Staying Human in an Engineered Age
Paperback ISBN: 0805075194
The author issues a warning about the dangers and limitations of technology, delving into the latest research in genetic engineering, robotics, and nanotechnology to map a future where humans will be made rather than born.
Blood for Oil and the Cheney-Bush Junta
Paperback ISBN: 1560255021
Offers a series of essays analyzing the development of United States foreign policy and criticizing the country's role in the world, its intervention in other lands, and the domestic impact of such policies.
Messages from Harare
Paperback ISBN: 189795932x
Throughout southern Africa, shebeens are where jokes are born, news is embellished and exchanged, fights erupt and subside. They are unique vantage points where men go after a day's work, both to escape from the troubled world around them and to observe and comment on it. In Shebeen Tales, Zimbabwe's leading author offers a view of his country not from the privileged and insulated perspective of the foreign correspondent or well-heeled visitor, but that of the ordinary person who, with the help of dry wit and illegal beer, pokes fun at the rich and mighty. Struggling against madcap motorists, pompous bureaucrats and the other woes of life in the city, the man in the shebeen sees modern Africa as it really is, not as press releases or tourist brochures would have us believe. Chenjerai Hove looks straight in the eye of a society suffering from drought, economic hardship and AIDS, but does not succumb to despair. With a wry sense of humour, his writer's pen celebrates a people who continue to live life to the full, to laugh and sing, to tell tall tales - whatever is thrown at them. In new pieces written for this edition, he discusses the vexed issue of homosexuality in Zimbabwe and also casts an amused eye at President Mugabe's recent wedding.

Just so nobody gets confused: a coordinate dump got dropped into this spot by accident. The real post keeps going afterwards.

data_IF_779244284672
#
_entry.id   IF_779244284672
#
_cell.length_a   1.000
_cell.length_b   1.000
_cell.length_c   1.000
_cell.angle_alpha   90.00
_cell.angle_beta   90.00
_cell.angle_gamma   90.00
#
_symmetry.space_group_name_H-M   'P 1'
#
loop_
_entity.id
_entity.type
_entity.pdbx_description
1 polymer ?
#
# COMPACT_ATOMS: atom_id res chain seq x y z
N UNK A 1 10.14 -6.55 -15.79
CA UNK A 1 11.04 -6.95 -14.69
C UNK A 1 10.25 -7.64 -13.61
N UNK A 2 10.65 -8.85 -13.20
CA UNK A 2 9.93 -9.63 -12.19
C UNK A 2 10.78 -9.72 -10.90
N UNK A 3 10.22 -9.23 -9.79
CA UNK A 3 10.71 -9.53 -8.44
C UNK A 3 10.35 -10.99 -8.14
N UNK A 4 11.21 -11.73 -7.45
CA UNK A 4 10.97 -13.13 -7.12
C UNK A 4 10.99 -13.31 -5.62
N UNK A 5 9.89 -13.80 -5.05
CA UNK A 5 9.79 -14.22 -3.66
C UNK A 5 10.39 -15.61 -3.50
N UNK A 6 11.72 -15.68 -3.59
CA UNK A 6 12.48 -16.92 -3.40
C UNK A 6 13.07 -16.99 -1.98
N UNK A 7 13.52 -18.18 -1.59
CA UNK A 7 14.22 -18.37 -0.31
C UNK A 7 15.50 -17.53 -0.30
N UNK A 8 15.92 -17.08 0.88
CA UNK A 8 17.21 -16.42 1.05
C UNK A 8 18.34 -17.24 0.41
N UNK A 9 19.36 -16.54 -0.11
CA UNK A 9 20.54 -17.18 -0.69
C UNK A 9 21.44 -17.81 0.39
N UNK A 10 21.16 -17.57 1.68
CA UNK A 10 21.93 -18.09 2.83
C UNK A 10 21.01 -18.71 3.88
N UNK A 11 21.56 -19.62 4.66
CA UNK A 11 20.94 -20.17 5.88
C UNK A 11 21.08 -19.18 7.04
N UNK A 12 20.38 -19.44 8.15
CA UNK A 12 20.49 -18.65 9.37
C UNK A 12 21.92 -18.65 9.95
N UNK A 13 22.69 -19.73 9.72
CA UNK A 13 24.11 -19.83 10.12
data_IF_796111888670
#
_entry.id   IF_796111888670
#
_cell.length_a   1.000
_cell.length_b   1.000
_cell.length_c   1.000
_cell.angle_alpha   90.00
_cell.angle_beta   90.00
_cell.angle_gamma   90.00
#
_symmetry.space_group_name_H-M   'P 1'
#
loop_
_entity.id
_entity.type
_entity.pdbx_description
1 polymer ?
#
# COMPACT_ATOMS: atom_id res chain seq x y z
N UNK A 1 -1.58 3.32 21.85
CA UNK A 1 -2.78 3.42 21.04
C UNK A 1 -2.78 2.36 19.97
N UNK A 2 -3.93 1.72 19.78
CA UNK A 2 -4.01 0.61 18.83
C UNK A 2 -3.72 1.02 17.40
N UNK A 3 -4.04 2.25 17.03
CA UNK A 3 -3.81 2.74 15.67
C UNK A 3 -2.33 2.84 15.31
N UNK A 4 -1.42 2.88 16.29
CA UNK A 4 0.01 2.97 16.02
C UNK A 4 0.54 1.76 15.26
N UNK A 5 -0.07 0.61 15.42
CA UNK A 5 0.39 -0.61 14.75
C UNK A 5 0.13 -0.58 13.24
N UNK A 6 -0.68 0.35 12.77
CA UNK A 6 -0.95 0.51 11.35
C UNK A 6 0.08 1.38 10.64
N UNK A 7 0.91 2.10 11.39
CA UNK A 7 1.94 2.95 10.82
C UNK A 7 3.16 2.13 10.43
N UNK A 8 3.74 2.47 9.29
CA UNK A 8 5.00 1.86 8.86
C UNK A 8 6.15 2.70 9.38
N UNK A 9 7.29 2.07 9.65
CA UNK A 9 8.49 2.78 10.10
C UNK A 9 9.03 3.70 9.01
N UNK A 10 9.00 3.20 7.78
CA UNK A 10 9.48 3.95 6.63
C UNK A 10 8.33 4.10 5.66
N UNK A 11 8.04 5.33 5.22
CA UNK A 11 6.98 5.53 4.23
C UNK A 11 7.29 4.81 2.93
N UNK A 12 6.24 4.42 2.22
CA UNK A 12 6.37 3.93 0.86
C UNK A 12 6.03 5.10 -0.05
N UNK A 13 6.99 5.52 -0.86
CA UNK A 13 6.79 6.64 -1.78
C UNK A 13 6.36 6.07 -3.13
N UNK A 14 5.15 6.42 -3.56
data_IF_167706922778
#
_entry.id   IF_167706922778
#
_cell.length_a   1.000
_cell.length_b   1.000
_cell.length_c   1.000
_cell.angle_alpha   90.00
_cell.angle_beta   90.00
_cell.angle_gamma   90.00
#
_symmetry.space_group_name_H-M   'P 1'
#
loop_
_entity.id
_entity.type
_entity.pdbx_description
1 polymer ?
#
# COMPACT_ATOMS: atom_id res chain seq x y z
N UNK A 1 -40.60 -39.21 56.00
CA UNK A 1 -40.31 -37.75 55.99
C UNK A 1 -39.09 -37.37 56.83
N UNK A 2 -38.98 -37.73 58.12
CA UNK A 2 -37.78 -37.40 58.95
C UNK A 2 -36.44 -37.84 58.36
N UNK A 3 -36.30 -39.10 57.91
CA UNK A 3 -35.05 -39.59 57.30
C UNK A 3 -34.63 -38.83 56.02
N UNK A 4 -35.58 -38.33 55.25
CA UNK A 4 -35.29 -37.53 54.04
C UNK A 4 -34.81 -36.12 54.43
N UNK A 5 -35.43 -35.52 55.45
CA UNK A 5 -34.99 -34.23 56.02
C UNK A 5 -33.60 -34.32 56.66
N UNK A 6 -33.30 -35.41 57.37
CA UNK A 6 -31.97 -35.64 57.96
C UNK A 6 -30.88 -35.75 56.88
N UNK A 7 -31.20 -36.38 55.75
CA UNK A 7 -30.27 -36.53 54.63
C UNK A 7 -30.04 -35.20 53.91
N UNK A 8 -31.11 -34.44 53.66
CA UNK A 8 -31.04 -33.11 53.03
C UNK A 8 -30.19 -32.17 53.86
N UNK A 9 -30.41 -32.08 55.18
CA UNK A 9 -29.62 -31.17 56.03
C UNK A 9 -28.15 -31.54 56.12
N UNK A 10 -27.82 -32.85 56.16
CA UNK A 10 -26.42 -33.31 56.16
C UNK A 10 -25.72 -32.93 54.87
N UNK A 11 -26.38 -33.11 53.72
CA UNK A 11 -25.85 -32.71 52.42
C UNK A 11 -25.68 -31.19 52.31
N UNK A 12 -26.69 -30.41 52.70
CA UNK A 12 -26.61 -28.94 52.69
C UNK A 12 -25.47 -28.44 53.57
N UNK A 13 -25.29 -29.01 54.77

Change Your Underwear Twice a Week
Lessons from the Golden Age of Classroom Filmstrip
Paperback ISBN: 1579652638
In the pre-Internet, pre-VCR—oh, go ahead, call them prehistoric—days of baby boomers' grade school, the high art of audiovisual classroom programming was the filmstrip. If you're old enough, you remember the darkened room, the hum of the projector, and the beeep that signaled the teacher to turn to the next frame. If you weren't busy shooting spitballs, filmstrips might even have taught you something about science, hygiene, the great bounty of American farms and factories. With simple illustrations and quaint photographs that evoke a more innocent era, Change Your Underwear Twice a Week is the first book to collect dozens of these filmstrip treasures together, creating a panorama of four decades of overlooked graphic design, popular culture, and inadvertent humor. Readers from the Internet generation will get a good chuckle over what appears to be electronic cave art. But you'll also discover one of the great subtexts of postwar American life. From the mid-1940s until the late 1960s, filmstrips were the coming attractions of capitalism and the American way, teaching youngsters how society wanted them to view the world. Filmstrips celebrated our foundering railroads ("Tommy Takes a Train Trip"), the space program ("The Moon, Our Nearest Neighbor"), and our trusted friend the butcher, the milkman, the mailman, and the cop. They taught us not to sit too close to our new TV sets and why we should change our underwear twice a week (presumably, Commies did this only once a week). A chronicle of America's filmstrip experience, Change Your Underwear Twice a Week is also a glimpse into the companies and eccentric pioneers who created these graphic gems and how they influenced several generations of American youth.